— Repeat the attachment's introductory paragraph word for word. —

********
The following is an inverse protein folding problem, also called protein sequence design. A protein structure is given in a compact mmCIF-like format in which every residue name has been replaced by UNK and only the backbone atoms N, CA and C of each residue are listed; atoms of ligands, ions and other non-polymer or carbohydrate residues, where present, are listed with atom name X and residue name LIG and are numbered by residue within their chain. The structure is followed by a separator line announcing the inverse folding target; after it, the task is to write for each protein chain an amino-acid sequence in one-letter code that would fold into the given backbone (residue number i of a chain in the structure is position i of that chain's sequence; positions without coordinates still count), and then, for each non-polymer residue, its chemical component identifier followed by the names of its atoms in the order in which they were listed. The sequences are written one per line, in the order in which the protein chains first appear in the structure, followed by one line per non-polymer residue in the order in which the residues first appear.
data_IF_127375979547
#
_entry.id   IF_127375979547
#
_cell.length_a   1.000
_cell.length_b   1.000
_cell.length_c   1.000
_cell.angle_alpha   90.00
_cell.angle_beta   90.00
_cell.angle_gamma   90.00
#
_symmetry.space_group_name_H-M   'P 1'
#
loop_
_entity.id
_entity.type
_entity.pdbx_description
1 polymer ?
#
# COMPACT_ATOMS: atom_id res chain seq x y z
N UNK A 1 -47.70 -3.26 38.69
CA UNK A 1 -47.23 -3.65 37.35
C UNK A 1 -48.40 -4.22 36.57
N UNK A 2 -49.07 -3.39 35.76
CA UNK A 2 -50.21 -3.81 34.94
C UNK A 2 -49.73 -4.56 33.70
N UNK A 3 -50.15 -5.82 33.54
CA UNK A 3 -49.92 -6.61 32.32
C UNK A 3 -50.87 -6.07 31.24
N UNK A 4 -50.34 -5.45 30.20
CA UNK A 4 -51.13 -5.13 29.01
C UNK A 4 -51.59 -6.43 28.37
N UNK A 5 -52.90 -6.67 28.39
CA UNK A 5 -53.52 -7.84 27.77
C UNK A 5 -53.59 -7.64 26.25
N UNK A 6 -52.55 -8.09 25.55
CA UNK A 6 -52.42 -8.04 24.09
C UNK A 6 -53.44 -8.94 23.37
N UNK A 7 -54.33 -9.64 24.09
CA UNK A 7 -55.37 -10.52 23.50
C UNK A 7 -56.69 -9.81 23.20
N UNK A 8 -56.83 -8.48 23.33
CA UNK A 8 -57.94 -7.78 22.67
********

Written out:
The following is an inverse protein folding problem, also called protein sequence design. A protein structure is given in a compact mmCIF-like format in which every residue name has been replaced by UNK and only the backbone atoms N, CA and C of each residue are listed; atoms of ligands, ions and other non-polymer or carbohydrate residues, where present, are listed with atom name X and residue name LIG and are numbered by residue within their chain. The structure is followed by a separator line announcing the inverse folding target; after it, the task is to write for each protein chain an amino-acid sequence in one-letter code that would fold into the given backbone (residue number i of a chain in the structure is position i of that chain's sequence; positions without coordinates still count), and then, for each non-polymer residue, its chemical component identifier followed by the names of its atoms in the order in which they were listed. The sequences are written one per line, in the order in which the protein chains first appear in the structure, followed by one line per non-polymer residue in the order in which the residues first appear.